RCAF Colours presentation: “This is where military aviation began”

News Article / September 5, 2017

From Lieutenant-General Michael J. Hood

On September 1, 2017, the Governor General presented new Colours – special consecrated military flags – to the Royal Canadian Air Force. Here’s what the commander of the RCAF said during the ceremony.

Your Excellency, thank you for sharing this important day with us.

And while I appreciate that Mrs. Johnston is an Honorary Captain in the Navy, we may be a little more partial to Air Force blue, Your Excellency.

Minister Sajjan, thank you as well for joining us here today, and for your continued support to the Royal Canadian Air Force.

Your Honour, Lieutenant Governor Dowdeswell, we appreciate the support you have provided to our event, and we are grateful that you are honouring us with your presence.

Mayor Tory, thank you so much for proclaiming this day in honour of the Royal Canadian Air Force, and for allowing us to celebrate this great occasion in such a magnificent setting.

Former commanders of the RCAF, airmen and airwomen, friends of the Air Force.

Ladies and gentlemen.

The RCAF has received Colours only twice before in our 93-year history: in 1950 from Governor General Alexander of Tunis and in 1982 from Governor General Ed Schreyer.  

To the men and women of the Royal Canadian Air Force: Our Colours – these physical objects on parade today – embody the ideals of bravery, honour, duty, and esprit de corps. They symbolize our history, our pride, and our service to Crown and Country.

To the people of this great city of Toronto: you may be wondering why we are holding this most solemn and special of ceremonies here in Toronto.

It’s very simple.

This is where Canadian military aviation began.

One hundred years ago – in January of 1917 – members of the Royal Flying Corps came to Canada to recruit and train Canadian aircrew for service during the First World War. They set up their headquarters at 56 Church Street, only about a kilometre where we are standing right now, near King Street.

And although Camp Borden was the main pilot training location, the first flights in the air took place here, at Long Branch, Canada’s first military aerodrome, located just south of Lakeshore Boulevard and east of Dixie Road.

Now, I don’t think I have to explain who hockey icon Conn Smythe was to this audience, but you may not know that he served in the Royal Flying Corps during the First World War. And that one of his instructors was William Barker, who was, and remains, Canada’s most highly decorated war hero. We celebrate his memory every 11th of November at a ceremony in Mount Pleasant Cemetery. When he died in 1930, 50,000 Torontonians came out to witness the funeral cortege.

So when Toronto-born Conn Smythe formed the Maple Leafs, he chose William Barker, his friend and instructor, to be its first president. Wing Commander Barker was also a business partner with another cherished Air Force hero, who is enshrined in the name of Toronto’s downtown airport: the Billy Bishop Toronto City Airport.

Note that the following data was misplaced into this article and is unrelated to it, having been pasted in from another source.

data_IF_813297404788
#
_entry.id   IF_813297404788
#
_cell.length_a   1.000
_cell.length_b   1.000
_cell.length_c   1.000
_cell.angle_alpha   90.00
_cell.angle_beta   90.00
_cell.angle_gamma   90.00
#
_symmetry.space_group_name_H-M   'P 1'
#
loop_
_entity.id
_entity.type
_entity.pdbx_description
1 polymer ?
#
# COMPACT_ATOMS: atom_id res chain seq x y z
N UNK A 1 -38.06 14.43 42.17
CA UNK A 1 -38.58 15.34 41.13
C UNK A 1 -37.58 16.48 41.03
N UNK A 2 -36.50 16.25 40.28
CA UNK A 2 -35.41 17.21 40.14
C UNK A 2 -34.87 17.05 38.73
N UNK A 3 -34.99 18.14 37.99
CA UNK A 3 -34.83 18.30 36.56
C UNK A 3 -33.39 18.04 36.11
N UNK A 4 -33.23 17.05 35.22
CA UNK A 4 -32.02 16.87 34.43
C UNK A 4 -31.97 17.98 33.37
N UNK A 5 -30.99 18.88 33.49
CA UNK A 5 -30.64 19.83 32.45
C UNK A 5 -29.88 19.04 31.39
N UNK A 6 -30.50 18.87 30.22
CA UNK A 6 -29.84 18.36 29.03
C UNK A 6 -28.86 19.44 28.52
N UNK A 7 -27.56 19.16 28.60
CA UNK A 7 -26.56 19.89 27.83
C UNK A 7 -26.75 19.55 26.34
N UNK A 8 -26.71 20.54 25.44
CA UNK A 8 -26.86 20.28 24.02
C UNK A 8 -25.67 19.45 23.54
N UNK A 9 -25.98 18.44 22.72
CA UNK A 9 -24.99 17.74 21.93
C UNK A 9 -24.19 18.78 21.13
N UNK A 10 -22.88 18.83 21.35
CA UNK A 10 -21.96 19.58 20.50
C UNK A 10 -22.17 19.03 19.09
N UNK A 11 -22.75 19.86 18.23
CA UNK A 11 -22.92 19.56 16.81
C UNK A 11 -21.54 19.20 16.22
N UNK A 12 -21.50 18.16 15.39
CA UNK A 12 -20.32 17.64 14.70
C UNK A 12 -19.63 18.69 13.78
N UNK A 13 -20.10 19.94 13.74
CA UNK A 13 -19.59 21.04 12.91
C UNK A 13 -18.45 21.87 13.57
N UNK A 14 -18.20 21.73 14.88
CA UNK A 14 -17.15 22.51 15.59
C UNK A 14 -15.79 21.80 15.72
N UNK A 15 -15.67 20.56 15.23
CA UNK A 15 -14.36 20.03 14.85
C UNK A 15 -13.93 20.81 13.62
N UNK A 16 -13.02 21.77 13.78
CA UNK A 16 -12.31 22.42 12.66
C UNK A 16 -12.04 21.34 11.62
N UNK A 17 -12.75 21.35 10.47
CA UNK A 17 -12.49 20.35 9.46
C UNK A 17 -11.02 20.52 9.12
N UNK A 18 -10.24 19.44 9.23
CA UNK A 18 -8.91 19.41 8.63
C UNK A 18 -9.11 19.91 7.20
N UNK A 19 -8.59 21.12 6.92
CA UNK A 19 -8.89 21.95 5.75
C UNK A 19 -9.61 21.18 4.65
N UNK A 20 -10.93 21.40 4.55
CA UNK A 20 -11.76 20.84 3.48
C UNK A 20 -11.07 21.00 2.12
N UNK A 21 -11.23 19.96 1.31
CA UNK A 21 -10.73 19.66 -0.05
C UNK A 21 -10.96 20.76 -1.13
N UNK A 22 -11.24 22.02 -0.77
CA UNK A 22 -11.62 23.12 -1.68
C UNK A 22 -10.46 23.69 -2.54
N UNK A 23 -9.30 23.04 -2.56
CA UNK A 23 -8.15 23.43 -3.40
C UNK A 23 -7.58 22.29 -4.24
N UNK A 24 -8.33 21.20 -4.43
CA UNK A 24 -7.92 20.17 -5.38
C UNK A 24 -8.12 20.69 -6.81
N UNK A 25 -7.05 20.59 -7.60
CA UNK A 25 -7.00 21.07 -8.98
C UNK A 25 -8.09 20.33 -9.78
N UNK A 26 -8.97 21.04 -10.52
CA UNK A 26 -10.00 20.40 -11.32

During the Second World War, Toronto was again home to many training facilities and the first Canadian women were recruited here for the RCAF’s war effort, with training taking place at Havergal College.

Toronto also has a long history of air force innovation. At Malton, near the present-day Pearson Airport, Victory Aircraft Limited built more than 400 of the mighty Lancaster Mark Ten heavy bombers during the Second World War. They made a significant contribution to the Air Force’s winning of [the bombing] campaign.

Victory Aircraft became Avro Canada, which created the famous Avro Arrow, among other aircraft.

That spirit of partnership and innovation lives on today in our partnership with Toronto's Seneca College for pilot training, and with the Royal Canadian Air Force Flight Deck in Communitech – the innovation super-hub in nearby Waterloo.

In closing, to the men and women of the Royal Canadian Air Force: here on parade, flying in the skies, and maintaining and controlling our aircraft across Canada and around the world. I am so proud of the tireless work you carry out every day for this great country Canada and Canadians.

People of Toronto, thank you for welcoming us back to your city and for your enthusiasm and support for the Royal Canadian Air Force.

Remember that – every day – we live the words of our motto, which are inscribed on our new Colour.

Sic Itur Ad Astra. Such is the pathway to the stars.


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Aerospace Control Officers contribute to air operations by providing air traffic control services and air weapons control.

Aerospace Control Officers are responsible for the conduct of aerospace surveillance, warning, and control of airborne objects throughout Canadian airspace. As an integral part of the Canadian Air Navigation System, they also provide control to civilian and military aircraft during combat and training operations worldwide.


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